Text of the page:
Friday, 30 September, 2022
HomeEconomy‘Price of defending rupee’: Sliding by $3.6 bn/week, India's forex sees steepest...

‘Price of defending rupee’: Sliding by $3.6 bn/week, India’s forex sees steepest fall in decade

In January 1st week, India had forex reserves worth $633 bn, indicating a fall of over $82 billion so far. Forex depletion means RBI's been selling dollars to tackle falling rupee.

Text Size:

New Delhi: India’s foreign currency reserves have been sliding relentlessly since the Russia-Ukraine war broke out in February. According to the Reserve Bank of India’s (RBI’s) weekly statistical supplement, India’s forex reserves stood at $550.8 billion as of 9 September, the lowest since 2020, when it was $580 billion.

In the first week of January, India had forex reserves worth $633 billion, which means a fall of over $82 billion so far in the calendar year — the steepest in the past decade.

Graphic: Ramandeep Kaur | ThePrint
Graphic: Ramandeep Kaur | ThePrint

Of the $82 billion that has been wiped out in seven months, nearly half of the loss was reported in the past three months. India’s forex reserves depleted by $12.7 billion in June, by $14.4 billion in July and by $20 billion in August, according to RBI data. Since the first week of June, India’s forex plunged by about $47 billion — around $3.6 billion per week.

Depleting at this rate, the forex reserve plunge in 2022 could possibly be India’s biggest one since the Global Financial Crisis (GFC) of 2007-08. Last month in its bulletin, the RBI had mentioned that during the GFC, forex reserves plunged by around $70 billion.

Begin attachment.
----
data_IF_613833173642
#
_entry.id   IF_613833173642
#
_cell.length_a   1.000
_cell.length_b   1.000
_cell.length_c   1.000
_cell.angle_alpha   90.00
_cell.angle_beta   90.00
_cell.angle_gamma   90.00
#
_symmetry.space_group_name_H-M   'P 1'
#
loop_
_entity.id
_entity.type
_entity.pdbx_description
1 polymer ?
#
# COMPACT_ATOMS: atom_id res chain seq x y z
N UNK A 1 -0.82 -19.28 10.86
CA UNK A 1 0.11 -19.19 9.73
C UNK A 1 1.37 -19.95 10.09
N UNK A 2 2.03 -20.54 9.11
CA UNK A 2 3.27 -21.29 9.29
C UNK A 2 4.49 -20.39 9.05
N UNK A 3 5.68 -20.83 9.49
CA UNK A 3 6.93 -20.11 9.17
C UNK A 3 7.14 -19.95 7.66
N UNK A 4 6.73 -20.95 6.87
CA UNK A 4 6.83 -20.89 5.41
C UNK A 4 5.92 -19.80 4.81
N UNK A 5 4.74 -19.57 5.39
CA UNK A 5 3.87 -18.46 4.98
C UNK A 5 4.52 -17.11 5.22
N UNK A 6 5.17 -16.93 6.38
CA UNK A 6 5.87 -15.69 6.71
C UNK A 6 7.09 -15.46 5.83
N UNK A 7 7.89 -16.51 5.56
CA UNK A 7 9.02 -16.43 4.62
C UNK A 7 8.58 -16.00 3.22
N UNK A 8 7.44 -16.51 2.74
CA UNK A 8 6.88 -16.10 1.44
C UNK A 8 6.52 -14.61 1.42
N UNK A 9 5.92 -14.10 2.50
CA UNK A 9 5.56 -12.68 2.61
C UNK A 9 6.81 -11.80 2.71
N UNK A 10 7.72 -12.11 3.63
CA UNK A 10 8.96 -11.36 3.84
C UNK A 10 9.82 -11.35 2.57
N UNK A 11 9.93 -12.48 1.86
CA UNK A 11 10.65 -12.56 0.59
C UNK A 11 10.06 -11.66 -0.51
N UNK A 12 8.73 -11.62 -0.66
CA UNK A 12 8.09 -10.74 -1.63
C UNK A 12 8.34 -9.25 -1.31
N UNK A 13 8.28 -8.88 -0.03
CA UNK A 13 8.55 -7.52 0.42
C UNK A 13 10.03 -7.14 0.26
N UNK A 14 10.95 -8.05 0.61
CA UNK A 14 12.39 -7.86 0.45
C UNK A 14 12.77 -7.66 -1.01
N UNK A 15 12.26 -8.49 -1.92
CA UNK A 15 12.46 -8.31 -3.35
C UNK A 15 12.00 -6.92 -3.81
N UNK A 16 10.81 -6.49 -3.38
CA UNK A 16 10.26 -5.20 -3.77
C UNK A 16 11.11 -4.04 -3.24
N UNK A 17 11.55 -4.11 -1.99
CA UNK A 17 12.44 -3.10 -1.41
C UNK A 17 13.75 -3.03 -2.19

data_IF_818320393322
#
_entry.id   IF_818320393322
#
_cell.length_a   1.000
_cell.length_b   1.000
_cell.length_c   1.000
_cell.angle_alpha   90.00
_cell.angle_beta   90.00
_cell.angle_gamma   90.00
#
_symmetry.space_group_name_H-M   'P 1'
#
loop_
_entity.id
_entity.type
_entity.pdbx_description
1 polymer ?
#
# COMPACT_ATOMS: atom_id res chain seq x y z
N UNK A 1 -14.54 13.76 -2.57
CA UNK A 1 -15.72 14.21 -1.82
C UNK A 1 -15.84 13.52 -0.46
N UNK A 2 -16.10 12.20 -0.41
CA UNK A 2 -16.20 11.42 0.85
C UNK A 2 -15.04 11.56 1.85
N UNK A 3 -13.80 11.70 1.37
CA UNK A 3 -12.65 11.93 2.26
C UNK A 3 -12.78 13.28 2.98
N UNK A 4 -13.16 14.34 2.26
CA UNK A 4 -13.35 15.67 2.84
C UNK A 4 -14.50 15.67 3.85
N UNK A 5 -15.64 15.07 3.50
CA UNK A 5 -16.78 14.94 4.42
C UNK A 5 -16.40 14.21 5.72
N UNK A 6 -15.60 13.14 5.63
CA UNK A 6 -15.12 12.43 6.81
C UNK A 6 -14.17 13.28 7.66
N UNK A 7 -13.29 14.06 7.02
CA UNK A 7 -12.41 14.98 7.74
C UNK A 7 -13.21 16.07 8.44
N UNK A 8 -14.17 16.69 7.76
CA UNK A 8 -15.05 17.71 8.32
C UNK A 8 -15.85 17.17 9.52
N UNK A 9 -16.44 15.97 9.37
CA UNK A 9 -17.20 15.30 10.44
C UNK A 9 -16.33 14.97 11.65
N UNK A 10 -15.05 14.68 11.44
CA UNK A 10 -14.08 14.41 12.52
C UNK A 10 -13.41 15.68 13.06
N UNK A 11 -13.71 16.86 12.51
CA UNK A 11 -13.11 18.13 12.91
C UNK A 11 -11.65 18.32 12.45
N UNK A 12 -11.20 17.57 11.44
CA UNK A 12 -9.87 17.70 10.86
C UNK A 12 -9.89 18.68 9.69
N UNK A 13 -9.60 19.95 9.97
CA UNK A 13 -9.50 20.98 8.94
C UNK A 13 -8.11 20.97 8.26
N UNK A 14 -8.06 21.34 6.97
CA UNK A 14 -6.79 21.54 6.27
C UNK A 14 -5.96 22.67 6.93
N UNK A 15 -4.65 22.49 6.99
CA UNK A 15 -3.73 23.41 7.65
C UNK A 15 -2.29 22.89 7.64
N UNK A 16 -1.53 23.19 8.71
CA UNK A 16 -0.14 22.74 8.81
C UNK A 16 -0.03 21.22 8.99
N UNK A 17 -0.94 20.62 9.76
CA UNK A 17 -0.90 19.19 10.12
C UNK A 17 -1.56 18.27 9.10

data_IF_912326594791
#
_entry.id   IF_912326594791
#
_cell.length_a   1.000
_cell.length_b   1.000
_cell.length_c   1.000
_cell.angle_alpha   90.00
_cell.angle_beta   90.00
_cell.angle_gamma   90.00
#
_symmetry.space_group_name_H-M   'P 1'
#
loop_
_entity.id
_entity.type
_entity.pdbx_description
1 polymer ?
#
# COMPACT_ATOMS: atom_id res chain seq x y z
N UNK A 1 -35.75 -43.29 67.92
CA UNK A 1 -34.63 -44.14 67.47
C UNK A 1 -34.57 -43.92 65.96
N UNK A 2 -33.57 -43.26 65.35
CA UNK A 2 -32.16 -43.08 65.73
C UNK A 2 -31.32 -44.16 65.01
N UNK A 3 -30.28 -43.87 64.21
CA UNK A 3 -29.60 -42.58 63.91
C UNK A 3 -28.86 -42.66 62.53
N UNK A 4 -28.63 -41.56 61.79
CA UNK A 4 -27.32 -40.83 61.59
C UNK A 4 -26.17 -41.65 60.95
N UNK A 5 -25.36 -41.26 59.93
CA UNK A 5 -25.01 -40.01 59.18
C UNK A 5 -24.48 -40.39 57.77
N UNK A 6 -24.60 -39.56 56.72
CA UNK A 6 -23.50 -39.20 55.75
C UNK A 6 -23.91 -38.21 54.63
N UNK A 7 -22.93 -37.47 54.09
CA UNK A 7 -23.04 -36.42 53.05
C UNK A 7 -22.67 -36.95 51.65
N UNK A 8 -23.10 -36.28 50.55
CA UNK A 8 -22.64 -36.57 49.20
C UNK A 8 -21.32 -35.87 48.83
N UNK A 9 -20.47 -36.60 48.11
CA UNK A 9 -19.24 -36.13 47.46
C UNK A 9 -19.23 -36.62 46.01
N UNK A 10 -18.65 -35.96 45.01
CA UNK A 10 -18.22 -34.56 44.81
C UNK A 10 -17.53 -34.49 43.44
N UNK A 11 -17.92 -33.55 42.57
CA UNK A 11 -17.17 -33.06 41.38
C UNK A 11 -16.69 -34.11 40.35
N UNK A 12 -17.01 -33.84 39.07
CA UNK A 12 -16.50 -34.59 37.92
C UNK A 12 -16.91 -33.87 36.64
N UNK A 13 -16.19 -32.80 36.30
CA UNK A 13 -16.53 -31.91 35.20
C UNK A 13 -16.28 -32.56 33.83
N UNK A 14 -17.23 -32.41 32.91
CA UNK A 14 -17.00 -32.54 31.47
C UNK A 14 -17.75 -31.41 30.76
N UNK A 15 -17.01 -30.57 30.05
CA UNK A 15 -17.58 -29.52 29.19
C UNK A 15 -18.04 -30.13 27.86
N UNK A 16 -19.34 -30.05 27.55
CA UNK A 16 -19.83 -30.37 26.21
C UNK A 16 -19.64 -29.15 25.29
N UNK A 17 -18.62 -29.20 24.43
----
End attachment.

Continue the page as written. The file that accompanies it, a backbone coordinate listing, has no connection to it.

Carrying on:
In their analysis, RBI economists had estimated that by the end of July, India’s forex reserves had depleted by $56 billion, but mentioned that out of this, $20 billion was swap sale — which essentially means that this will return to the RBI. Hence, at present, the real plunge could be a little over $63 billion, if the sell-swaps are excluded.

Steepest depletion in a decade

This depletion, compared to the past 10 years, is likely the steepest India has ever witnessed. There have been instances of India’s forex reserves depleting by the end of the calendar year — 2011 ($0.6 billion), 2012 ($1.7 billion), 2013 ($1.8 billion) and 2018 ($13.28 billion) — but they were marginal in terms of size.

In the remaining years, India had been reporting a rise in its forex reserves, with 2020 — the year the Covid-19 pandemic hit the world — being the most gainful year. That year India’s foreign currency assets rose by about $119 billion (to $580 billion by 2020-end from $461 billion by end of 2019). By the end of 2021, it grew by $52 billion to settle at $633 billion. On 3 September last year, India had seen its forex touch a record high of $642.45 billion. 

Graphic: Ramandeep Kaur | ThePrint
Graphic: Ramandeep Kaur | ThePrint

Also Read: Rupee’s fall to 80/dollar will impact twin deficits. But here’s why you shouldn’t panic


Why has this happened?

The depletion in foreign currency means that the RBI has been selling dollars to tackle the falling value of the rupee, which in July reached an all-time low of Rs 80 per dollar.